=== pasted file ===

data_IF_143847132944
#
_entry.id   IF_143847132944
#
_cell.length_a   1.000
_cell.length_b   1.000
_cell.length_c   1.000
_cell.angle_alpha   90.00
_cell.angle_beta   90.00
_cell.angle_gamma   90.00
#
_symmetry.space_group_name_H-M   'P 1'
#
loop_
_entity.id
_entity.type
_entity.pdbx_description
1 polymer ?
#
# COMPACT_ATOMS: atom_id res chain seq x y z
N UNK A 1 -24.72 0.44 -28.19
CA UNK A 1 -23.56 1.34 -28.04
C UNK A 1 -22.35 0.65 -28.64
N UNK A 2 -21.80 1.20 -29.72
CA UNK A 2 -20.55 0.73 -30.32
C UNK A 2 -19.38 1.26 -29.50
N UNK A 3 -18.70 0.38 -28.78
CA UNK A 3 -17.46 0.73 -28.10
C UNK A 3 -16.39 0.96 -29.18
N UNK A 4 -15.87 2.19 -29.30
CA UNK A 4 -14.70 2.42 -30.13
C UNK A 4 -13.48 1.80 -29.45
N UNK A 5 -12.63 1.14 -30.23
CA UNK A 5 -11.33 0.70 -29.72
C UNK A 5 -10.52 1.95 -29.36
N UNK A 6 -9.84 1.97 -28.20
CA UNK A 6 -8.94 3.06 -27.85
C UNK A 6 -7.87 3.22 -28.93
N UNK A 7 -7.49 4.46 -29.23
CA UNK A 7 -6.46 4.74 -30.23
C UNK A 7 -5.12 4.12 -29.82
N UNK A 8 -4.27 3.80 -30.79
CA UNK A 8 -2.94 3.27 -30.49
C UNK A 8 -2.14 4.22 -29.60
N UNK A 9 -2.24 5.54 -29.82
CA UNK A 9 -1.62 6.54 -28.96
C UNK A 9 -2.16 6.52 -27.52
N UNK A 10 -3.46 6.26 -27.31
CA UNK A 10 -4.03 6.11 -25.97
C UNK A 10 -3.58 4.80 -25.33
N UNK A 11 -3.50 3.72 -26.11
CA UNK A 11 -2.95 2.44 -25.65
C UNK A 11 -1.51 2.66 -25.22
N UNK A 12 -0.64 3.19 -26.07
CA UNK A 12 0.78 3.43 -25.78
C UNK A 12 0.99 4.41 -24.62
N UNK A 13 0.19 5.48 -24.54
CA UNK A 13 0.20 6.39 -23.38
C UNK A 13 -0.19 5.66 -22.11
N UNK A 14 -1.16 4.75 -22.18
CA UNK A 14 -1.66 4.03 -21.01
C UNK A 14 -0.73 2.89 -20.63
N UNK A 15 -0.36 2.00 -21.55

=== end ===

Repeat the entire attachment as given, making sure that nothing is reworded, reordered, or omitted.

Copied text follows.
data_IF_143847132944
#
_entry.id   IF_143847132944
#
_cell.length_a   1.000
_cell.length_b   1.000
_cell.length_c   1.000
_cell.angle_alpha   90.00
_cell.angle_beta   90.00
_cell.angle_gamma   90.00
#
_symmetry.space_group_name_H-M   'P 1'
#
loop_
_entity.id
_entity.type
_entity.pdbx_description
1 polymer ?
#
# COMPACT_ATOMS: atom_id res chain seq x y z
N UNK A 1 -24.72 0.44 -28.19
CA UNK A 1 -23.56 1.34 -28.04
C UNK A 1 -22.35 0.65 -28.64
N UNK A 2 -21.80 1.20 -29.72
CA UNK A 2 -20.55 0.73 -30.32
C UNK A 2 -19.38 1.26 -29.50
N UNK A 3 -18.70 0.38 -28.78
CA UNK A 3 -17.46 0.73 -28.10
C UNK A 3 -16.39 0.96 -29.18
N UNK A 4 -15.87 2.19 -29.30
CA UNK A 4 -14.70 2.42 -30.13
C UNK A 4 -13.48 1.80 -29.45
N UNK A 5 -12.63 1.14 -30.23
CA UNK A 5 -11.33 0.70 -29.72
C UNK A 5 -10.52 1.95 -29.36
N UNK A 6 -9.84 1.97 -28.20
CA UNK A 6 -8.94 3.06 -27.85
C UNK A 6 -7.87 3.22 -28.93
N UNK A 7 -7.49 4.46 -29.23
CA UNK A 7 -6.46 4.74 -30.23
C UNK A 7 -5.12 4.12 -29.82
N UNK A 8 -4.27 3.80 -30.79
CA UNK A 8 -2.94 3.27 -30.49
C UNK A 8 -2.14 4.22 -29.60
N UNK A 9 -2.24 5.54 -29.82
CA UNK A 9 -1.62 6.54 -28.96
C UNK A 9 -2.16 6.52 -27.52
N UNK A 10 -3.46 6.26 -27.31
CA UNK A 10 -4.03 6.11 -25.97
C UNK A 10 -3.58 4.80 -25.33
N UNK A 11 -3.50 3.72 -26.11
CA UNK A 11 -2.95 2.44 -25.65
C UNK A 11 -1.51 2.66 -25.22
N UNK A 12 -0.64 3.19 -26.07
CA UNK A 12 0.78 3.43 -25.78
C UNK A 12 0.99 4.41 -24.62
N UNK A 13 0.19 5.48 -24.54
CA UNK A 13 0.20 6.39 -23.38
C UNK A 13 -0.19 5.66 -22.11
N UNK A 14 -1.16 4.75 -22.18
CA UNK A 14 -1.66 4.03 -21.01
C UNK A 14 -0.73 2.89 -20.63
N UNK A 15 -0.36 2.00 -21.55